Sunday, July 13, 2008
Another day so full to bursting I almost cannot contain
what is in my head....and this damn bandaged finger
gets in the way and prohibits speedy typing.
Began this morning with a GAA (Gaelic Athletic Association)
Connacht Minor Football Championship Final in Castlebar.
Our friend Ian invited us -- Gaelic football is a little like
soccer with some basketball-type moves mixed in,
an abundance of shoving and pushing, and lots of very colorful
cheering by the mostly-male crowd. ("Feckin' bollox, etc.")
( I brought my camera but did not remember to charge the battery,
so the photo is borrowed from the internet.)
The big Mayo-Galway (Maigh Eo-Gaillimh) match in the senior
(over 21) division was won by Galway (boo-hoo),
and the crowd of nearly 32,000 fans was orderly and convivial.
Concessions consisted of pop and candy bars, and the restroom
doors were marked in Irish ( oh!) so I held it. We stood for the
Irish national anthem (sung in Irish) while the teams and a marching band
circled the stadium. Irish president Mary McAleese arrived
by helicopter. Fun! Fun! (Even if we sat on concrete benches
for four hours.)
We bemoaned our loss over dinner across the cove at Ian and Mina's
along with their friend Tom from Belfast and his two sons Alex
and Patrick. As usual, wine flowed like rain from the Irish sky --
we sat for hours and laughed ourselves silly over dahl and rice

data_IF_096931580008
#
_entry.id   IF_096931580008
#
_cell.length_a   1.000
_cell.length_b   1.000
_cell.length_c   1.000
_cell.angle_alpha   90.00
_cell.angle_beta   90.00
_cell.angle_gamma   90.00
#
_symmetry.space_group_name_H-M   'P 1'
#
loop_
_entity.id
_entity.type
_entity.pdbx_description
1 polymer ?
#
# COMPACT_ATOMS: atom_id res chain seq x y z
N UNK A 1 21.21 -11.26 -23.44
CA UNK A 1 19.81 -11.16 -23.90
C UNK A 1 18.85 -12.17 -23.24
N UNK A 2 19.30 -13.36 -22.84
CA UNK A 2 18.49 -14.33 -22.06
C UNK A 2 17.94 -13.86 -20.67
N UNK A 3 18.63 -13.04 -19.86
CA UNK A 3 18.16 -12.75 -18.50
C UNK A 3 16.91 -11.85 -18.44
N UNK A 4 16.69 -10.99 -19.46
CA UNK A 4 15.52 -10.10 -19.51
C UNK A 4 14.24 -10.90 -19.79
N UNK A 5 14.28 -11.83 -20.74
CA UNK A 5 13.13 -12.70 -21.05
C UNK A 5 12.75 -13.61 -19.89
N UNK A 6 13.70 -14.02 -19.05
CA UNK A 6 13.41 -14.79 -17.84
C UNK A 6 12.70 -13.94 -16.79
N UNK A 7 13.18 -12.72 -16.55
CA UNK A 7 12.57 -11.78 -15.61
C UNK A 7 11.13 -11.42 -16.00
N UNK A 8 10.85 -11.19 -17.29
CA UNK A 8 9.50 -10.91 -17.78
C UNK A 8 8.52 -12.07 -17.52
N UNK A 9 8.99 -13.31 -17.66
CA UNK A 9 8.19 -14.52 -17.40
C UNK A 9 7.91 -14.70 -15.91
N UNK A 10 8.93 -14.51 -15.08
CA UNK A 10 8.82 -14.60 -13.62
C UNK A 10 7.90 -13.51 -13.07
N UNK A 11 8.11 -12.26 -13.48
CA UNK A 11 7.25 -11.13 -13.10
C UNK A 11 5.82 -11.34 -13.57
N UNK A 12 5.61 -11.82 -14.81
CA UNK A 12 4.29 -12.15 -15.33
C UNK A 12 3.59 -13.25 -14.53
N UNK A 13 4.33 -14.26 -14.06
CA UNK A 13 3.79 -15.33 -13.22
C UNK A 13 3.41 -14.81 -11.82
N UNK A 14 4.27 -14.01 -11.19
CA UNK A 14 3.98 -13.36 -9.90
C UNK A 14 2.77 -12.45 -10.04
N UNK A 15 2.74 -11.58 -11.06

and turkey and bacon and salad and potatoes and apple strudel
and frozen yogurt and berries and coffee and tea and, finally,
champagne. We invited all of them to visit Seattle and instructed
them to arrive on Wednesday, this week. I don't think it'll happen.
As we lurched home (on foot, thankfully) we noticed that our
neighbors just west of us had arrived from Dublin, and since
I'd never met them, I strolled up and introduced myself.
Of course this was followed by an invitation into their ultra-
modern home, and tea and cake. Two hours later, we staggered
across the yard, filled to brimming with information on:
1) where to go in Spain (south, and then to Morocco)
3) an annual arts & crafts show in Dublin
4) a book on early French settlers in Quebec (my relatives)
Declan and Mary. Mary told me that you're pretty safe
calling any woman "Mary" who's over fifty in Ireland --
chances are you'll be right.
Tomorrow we pack, bid goodbye to Carrowholly.